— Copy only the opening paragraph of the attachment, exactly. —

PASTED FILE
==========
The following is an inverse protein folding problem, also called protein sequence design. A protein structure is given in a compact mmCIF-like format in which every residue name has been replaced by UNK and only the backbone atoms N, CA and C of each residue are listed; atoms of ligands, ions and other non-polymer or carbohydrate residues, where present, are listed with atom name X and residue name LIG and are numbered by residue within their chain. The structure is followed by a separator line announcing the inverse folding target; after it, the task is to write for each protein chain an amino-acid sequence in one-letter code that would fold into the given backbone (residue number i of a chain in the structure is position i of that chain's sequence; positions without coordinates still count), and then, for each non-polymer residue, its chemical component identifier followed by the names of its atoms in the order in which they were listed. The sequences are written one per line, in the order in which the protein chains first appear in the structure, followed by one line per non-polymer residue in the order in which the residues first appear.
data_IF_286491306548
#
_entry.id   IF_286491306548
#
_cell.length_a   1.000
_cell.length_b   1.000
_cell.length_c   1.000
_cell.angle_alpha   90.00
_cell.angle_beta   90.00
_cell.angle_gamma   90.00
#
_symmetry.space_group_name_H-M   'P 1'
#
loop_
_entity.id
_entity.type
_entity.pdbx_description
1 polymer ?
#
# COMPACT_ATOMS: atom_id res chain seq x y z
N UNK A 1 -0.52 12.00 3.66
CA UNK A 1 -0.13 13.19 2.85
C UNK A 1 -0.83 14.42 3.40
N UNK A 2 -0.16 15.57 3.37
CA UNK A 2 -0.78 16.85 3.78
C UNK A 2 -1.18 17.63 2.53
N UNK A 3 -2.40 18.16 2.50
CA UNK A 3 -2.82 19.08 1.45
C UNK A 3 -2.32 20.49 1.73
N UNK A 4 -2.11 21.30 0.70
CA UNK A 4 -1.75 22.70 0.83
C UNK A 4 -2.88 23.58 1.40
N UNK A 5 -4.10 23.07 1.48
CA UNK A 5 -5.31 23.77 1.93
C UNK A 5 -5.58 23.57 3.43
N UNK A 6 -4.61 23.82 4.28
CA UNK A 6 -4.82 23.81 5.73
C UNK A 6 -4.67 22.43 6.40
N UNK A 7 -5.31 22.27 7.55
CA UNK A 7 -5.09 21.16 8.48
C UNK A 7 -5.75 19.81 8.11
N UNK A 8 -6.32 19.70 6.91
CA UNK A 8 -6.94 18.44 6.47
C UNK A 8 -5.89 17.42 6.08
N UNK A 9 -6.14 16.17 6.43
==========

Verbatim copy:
The following is an inverse protein folding problem, also called protein sequence design. A protein structure is given in a compact mmCIF-like format in which every residue name has been replaced by UNK and only the backbone atoms N, CA and C of each residue are listed; atoms of ligands, ions and other non-polymer or carbohydrate residues, where present, are listed with atom name X and residue name LIG and are numbered by residue within their chain. The structure is followed by a separator line announcing the inverse folding target; after it, the task is to write for each protein chain an amino-acid sequence in one-letter code that would fold into the given backbone (residue number i of a chain in the structure is position i of that chain's sequence; positions without coordinates still count), and then, for each non-polymer residue, its chemical component identifier followed by the names of its atoms in the order in which they were listed. The sequences are written one per line, in the order in which the protein chains first appear in the structure, followed by one line per non-polymer residue in the order in which the residues first appear.